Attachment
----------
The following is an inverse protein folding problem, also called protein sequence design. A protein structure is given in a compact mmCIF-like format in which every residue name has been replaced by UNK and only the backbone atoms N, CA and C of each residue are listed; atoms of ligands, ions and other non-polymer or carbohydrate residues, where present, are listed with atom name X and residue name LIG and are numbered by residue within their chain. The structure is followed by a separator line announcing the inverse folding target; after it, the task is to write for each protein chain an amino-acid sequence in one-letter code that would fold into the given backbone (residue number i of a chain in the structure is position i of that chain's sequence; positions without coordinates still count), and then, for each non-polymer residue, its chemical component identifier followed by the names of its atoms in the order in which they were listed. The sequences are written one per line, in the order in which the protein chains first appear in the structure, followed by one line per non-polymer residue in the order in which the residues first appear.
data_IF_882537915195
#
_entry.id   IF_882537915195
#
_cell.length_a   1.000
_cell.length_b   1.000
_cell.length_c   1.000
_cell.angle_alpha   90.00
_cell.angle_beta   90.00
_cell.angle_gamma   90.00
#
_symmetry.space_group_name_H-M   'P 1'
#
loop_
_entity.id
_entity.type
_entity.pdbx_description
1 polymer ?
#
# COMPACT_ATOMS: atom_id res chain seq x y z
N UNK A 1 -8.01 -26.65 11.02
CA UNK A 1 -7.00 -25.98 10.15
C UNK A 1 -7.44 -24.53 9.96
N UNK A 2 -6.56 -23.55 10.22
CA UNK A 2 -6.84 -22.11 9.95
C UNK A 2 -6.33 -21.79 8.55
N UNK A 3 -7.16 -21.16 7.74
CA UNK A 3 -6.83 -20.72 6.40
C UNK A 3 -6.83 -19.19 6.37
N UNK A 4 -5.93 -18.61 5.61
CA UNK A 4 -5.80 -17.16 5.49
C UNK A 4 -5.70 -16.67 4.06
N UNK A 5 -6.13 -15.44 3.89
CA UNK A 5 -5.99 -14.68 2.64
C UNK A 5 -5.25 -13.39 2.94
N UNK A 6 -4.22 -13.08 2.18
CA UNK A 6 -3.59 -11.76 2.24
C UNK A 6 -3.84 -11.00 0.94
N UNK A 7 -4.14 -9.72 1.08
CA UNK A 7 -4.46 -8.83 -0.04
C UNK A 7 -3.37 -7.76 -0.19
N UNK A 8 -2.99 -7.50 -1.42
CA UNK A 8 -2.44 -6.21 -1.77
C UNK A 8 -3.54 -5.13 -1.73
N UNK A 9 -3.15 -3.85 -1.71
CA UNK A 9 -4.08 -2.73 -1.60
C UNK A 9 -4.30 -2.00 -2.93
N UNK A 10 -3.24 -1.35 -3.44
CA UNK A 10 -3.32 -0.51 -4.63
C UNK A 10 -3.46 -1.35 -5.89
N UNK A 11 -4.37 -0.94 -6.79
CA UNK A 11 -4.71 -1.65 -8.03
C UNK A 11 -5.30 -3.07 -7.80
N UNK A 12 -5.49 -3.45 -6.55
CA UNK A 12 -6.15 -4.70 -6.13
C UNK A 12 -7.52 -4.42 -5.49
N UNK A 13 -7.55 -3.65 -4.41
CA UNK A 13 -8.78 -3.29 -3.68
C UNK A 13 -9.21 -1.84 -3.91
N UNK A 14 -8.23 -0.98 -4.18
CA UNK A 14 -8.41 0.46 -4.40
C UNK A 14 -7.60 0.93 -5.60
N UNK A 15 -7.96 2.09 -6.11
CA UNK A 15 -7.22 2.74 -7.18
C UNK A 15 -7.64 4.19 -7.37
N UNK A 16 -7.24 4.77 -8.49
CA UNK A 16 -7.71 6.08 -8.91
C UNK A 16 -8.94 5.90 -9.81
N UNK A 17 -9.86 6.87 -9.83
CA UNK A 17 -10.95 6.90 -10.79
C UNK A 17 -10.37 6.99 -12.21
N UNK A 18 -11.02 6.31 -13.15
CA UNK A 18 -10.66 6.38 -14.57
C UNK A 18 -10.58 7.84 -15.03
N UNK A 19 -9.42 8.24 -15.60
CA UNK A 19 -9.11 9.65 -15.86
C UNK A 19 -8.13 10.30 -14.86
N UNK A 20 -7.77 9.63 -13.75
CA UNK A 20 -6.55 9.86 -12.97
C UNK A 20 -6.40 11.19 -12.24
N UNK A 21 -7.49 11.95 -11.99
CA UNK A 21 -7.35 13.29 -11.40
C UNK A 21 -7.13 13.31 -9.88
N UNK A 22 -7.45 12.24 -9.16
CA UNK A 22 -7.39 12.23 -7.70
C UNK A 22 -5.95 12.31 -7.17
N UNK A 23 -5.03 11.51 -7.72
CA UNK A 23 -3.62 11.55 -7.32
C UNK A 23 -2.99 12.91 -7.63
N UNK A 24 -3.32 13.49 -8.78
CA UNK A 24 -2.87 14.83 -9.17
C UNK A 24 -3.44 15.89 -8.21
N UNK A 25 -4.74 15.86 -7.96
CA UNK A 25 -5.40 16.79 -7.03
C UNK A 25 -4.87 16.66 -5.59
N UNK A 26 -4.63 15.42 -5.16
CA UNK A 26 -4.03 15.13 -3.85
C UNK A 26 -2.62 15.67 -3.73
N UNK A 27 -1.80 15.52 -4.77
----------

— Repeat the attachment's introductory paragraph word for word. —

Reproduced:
The following is an inverse protein folding problem, also called protein sequence design. A protein structure is given in a compact mmCIF-like format in which every residue name has been replaced by UNK and only the backbone atoms N, CA and C of each residue are listed; atoms of ligands, ions and other non-polymer or carbohydrate residues, where present, are listed with atom name X and residue name LIG and are numbered by residue within their chain. The structure is followed by a separator line announcing the inverse folding target; after it, the task is to write for each protein chain an amino-acid sequence in one-letter code that would fold into the given backbone (residue number i of a chain in the structure is position i of that chain's sequence; positions without coordinates still count), and then, for each non-polymer residue, its chemical component identifier followed by the names of its atoms in the order in which they were listed. The sequences are written one per line, in the order in which the protein chains first appear in the structure, followed by one line per non-polymer residue in the order in which the residues first appear.